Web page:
3. Comparison of cirDNA and radiological analysis in locally advanced breast and rectal cancer (LIMA, ERC H2020 EU). N= 220. Prospective, blinded and multicentric study (Utrecht University Hospital, ICM). AR Thierry, partner.

4. Evaluation and evolution of a personalized molecular tag in post-surgery stage III CRC patient (THRuST, ERC H2020 ERA-NET). N=320. Prospective, blinded and multicentric study (ICO, Barcelona; CIS, Torino; VHIO, Barcelona;) AR Thierry grant coordinator.

5. CirDNA as a follow up parameter to monitor Sorafenib activity in mCRC patients (Texcan, Gercor/Bayer).

6. CirDNA analysis in the course of pancreatic cancer treatment (Gabrinox assay, E. Assenat, CHU Montpellier)

7. Breast cancer prognosis by circulating tumor DNA analysis with using multiparametric structural parameters test (within MyProbe project, IGR, F. André). N=300. Retrospective, blinded and multicentric study. AR Thierry, partner.

8. Lung cancer prognosis by cirDNA analysis with using multiparametric agnostic parameters test (within the REVEAL project, IGR, B. Besse). N=1600. Prospective, blinded and multicentric study. AR Thierry, partner.

9. Evaluation of a multiparametric test for cancer screening in various cancers (MiTest, MSD MiTest and DepLR studies). N=1700. AR Thierry, coordinator.

10. Diagnosis and follow up of COVID-19 and cancer patients by NETs production analysis from various ancilliary studies (N~900).

IV. 2 Expected results and impacts in oncology

Deciphering the structural features of cirDNA upon disease stages and determining their respective proportion should directly improve the detection sensitivity of cirDNA and specifically improve their performance as diagnostic markers. In light of this, the study of the mitochondrial cirDNA release, structural forms and relation to disease stages and particular physiologic conditions would provide clues on links of cirDNA release and tumor progression with particular physiologic conditions. In addition, mitochondrial cirDNA may bear in some cases genetic alterations that would be of diagnostic interest. CirDNA half-life has been very poorly investigated although such knowledge is of obvious interest in regards to better collecting blood and about pre-analytical conditions, especially in respect to use of longitudinal analysis. Study the relationship between cirDNA release and NetoSis/DNA traps would provide clues in regards to metastasis formation and inflammatory process and immune defense.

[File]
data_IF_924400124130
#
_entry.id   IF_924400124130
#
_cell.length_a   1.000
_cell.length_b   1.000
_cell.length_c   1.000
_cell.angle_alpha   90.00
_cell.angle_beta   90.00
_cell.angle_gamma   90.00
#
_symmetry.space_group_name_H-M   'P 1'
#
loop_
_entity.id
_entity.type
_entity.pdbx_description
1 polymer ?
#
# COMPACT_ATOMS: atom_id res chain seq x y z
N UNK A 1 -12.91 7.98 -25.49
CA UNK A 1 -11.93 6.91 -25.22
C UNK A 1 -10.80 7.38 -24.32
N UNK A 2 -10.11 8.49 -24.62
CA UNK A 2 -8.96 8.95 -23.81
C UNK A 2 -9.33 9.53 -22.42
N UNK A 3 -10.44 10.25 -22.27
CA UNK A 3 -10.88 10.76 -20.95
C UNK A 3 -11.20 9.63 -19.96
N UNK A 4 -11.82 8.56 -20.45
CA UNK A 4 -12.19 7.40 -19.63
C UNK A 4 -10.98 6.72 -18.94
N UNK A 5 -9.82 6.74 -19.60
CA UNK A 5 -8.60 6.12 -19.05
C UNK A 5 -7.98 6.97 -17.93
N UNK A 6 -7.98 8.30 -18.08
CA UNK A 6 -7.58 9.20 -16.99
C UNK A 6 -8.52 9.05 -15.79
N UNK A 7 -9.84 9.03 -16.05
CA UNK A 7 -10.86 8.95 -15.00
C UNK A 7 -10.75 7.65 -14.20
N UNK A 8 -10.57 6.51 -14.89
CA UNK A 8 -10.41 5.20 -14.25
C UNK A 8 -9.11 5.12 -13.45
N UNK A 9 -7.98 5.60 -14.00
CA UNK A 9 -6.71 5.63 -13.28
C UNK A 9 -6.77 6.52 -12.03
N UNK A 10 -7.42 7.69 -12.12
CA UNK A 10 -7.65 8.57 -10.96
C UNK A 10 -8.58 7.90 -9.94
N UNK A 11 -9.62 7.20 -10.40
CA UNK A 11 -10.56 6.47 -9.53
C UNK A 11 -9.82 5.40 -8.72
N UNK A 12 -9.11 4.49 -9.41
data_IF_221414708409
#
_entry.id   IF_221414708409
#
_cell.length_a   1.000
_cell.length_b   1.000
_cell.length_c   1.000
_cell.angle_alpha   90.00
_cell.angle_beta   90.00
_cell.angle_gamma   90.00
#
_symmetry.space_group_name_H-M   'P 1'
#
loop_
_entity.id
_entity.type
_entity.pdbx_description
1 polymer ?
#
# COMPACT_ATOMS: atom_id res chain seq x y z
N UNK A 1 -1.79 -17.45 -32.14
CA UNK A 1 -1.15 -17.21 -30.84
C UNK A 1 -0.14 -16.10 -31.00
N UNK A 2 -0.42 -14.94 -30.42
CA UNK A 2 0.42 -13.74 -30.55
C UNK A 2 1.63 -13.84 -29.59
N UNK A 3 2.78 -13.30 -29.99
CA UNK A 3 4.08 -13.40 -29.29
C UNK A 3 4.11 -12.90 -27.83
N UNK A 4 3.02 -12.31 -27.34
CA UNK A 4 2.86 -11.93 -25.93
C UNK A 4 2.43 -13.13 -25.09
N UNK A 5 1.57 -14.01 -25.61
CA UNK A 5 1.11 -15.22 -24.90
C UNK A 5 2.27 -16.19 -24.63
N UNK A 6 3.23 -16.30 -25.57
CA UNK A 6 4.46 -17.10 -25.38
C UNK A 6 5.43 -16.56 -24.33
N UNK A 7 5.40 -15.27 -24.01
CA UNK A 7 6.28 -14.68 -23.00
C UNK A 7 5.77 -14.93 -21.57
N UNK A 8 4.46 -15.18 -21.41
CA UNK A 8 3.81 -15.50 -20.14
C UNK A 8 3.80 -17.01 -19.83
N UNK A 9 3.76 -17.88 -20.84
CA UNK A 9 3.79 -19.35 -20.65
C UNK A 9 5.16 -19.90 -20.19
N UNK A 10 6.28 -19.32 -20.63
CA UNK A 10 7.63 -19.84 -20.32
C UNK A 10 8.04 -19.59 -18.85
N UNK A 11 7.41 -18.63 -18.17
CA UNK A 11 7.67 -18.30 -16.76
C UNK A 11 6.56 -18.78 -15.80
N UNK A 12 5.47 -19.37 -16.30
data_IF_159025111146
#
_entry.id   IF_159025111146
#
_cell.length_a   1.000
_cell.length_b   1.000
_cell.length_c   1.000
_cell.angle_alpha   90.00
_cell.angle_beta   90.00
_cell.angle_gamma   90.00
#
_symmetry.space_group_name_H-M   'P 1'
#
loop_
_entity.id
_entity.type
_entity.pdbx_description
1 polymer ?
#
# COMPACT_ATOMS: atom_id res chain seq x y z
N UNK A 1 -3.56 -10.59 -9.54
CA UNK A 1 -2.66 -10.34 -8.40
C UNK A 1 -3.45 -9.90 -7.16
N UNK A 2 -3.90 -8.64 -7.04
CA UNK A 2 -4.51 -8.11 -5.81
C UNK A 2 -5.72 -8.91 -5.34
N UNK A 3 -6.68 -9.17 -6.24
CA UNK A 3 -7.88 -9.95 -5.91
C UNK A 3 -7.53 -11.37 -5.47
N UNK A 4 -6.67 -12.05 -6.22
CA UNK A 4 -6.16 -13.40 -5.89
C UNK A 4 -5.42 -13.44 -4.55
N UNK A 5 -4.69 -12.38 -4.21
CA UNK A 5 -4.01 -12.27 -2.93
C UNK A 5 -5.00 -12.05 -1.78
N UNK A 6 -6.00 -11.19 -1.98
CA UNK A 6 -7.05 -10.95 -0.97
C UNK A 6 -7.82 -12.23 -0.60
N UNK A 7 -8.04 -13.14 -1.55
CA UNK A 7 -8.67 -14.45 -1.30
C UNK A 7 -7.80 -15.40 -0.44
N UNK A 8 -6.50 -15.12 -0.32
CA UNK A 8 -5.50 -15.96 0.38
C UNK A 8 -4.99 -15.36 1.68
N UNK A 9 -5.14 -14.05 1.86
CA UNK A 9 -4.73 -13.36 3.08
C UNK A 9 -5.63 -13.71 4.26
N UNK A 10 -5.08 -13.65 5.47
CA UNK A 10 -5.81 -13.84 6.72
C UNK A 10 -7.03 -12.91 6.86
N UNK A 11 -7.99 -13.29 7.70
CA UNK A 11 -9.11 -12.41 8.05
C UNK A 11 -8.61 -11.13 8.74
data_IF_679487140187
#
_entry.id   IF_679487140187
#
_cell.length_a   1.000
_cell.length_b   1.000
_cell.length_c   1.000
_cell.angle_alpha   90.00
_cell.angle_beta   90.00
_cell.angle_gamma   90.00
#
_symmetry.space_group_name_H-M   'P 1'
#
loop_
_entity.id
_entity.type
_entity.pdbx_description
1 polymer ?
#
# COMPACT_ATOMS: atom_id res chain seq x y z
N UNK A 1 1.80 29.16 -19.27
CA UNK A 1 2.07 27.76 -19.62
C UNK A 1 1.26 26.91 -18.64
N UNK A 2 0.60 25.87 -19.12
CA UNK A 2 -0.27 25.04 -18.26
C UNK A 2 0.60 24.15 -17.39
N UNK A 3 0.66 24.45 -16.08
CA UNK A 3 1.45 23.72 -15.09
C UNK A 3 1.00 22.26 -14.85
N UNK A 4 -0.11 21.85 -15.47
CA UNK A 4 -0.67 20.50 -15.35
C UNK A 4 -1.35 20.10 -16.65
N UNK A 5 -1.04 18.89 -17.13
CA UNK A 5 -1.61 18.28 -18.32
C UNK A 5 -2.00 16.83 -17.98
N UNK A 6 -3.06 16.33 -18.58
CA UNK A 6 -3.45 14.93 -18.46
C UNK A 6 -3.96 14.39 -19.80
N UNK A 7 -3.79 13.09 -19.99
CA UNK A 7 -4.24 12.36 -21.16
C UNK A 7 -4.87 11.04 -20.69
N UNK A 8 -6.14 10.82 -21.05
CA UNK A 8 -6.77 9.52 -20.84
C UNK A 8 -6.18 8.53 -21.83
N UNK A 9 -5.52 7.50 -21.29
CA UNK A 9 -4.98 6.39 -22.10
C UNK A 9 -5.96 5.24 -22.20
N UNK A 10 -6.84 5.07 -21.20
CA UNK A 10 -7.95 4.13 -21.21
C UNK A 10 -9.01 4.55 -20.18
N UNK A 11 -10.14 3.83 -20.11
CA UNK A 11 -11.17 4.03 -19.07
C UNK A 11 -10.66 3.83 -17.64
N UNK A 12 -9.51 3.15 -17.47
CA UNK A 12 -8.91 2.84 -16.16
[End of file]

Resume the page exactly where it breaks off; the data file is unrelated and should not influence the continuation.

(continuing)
We are convinced that the clinical trials will have a significant impact on the development of cirDNA in terms of clinical validation and utility as a novel diagnostic biological source towards more efficient cancer patient management care. For instance:

– The detection of the Minimal Residual Disease might help the oncologist to better select patients eligible for adjuvant therapy after surgery in stage I-III patients.